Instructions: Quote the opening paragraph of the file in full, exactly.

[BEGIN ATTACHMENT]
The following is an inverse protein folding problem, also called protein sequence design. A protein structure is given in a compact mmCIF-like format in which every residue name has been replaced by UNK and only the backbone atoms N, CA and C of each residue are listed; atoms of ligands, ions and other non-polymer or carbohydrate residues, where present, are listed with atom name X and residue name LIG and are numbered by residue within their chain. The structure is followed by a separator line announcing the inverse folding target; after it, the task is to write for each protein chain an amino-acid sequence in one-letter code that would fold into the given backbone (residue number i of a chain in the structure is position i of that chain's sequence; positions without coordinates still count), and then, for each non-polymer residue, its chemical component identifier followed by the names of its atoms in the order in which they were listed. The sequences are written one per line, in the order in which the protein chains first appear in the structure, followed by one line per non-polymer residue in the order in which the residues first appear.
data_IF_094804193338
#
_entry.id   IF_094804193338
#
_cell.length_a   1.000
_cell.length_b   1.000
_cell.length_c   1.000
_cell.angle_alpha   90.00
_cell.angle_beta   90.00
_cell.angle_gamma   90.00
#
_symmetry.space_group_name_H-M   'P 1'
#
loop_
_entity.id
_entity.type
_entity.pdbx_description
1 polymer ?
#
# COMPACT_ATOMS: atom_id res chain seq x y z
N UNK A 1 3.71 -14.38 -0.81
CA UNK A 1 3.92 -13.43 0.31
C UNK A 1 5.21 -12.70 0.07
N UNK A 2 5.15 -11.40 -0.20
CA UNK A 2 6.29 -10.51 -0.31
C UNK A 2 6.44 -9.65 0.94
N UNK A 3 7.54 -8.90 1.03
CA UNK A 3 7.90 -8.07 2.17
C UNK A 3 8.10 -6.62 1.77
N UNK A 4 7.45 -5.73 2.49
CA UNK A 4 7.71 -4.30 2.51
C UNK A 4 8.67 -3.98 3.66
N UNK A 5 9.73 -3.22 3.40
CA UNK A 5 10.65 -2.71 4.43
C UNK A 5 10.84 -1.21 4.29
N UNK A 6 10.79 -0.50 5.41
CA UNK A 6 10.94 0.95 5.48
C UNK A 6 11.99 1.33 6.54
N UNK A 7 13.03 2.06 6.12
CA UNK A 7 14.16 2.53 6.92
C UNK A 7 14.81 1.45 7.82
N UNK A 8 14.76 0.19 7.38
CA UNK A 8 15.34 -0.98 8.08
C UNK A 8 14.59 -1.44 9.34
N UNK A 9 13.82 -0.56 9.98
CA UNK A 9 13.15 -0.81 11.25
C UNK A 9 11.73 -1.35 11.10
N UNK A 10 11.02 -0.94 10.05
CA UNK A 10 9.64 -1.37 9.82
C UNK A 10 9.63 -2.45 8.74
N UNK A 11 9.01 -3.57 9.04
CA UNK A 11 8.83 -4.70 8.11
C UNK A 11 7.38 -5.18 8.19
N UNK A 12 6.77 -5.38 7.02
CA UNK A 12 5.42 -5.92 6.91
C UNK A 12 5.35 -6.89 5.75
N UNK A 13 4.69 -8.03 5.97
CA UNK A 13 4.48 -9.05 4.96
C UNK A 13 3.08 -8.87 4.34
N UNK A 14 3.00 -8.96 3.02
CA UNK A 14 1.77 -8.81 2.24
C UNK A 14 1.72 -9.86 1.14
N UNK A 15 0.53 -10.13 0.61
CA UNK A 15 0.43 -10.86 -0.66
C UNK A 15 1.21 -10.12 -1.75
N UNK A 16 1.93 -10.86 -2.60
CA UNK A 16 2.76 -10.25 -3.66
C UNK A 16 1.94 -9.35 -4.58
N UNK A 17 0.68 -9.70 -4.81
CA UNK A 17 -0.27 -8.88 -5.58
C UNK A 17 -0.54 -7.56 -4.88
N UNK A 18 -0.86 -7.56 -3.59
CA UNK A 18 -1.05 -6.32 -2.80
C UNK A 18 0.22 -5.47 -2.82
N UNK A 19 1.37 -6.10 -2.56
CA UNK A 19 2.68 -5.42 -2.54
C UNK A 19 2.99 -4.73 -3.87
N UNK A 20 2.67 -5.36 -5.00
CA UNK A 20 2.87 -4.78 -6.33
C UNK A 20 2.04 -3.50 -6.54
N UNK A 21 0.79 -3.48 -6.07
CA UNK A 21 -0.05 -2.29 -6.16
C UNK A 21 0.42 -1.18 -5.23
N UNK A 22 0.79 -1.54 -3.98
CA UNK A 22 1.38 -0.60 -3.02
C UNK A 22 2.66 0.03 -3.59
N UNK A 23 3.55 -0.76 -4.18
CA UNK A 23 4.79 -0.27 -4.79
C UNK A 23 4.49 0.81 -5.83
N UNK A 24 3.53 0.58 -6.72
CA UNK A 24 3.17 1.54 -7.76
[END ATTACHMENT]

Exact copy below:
The following is an inverse protein folding problem, also called protein sequence design. A protein structure is given in a compact mmCIF-like format in which every residue name has been replaced by UNK and only the backbone atoms N, CA and C of each residue are listed; atoms of ligands, ions and other non-polymer or carbohydrate residues, where present, are listed with atom name X and residue name LIG and are numbered by residue within their chain. The structure is followed by a separator line announcing the inverse folding target; after it, the task is to write for each protein chain an amino-acid sequence in one-letter code that would fold into the given backbone (residue number i of a chain in the structure is position i of that chain's sequence; positions without coordinates still count), and then, for each non-polymer residue, its chemical component identifier followed by the names of its atoms in the order in which they were listed. The sequences are written one per line, in the order in which the protein chains first appear in the structure, followed by one line per non-polymer residue in the order in which the residues first appear.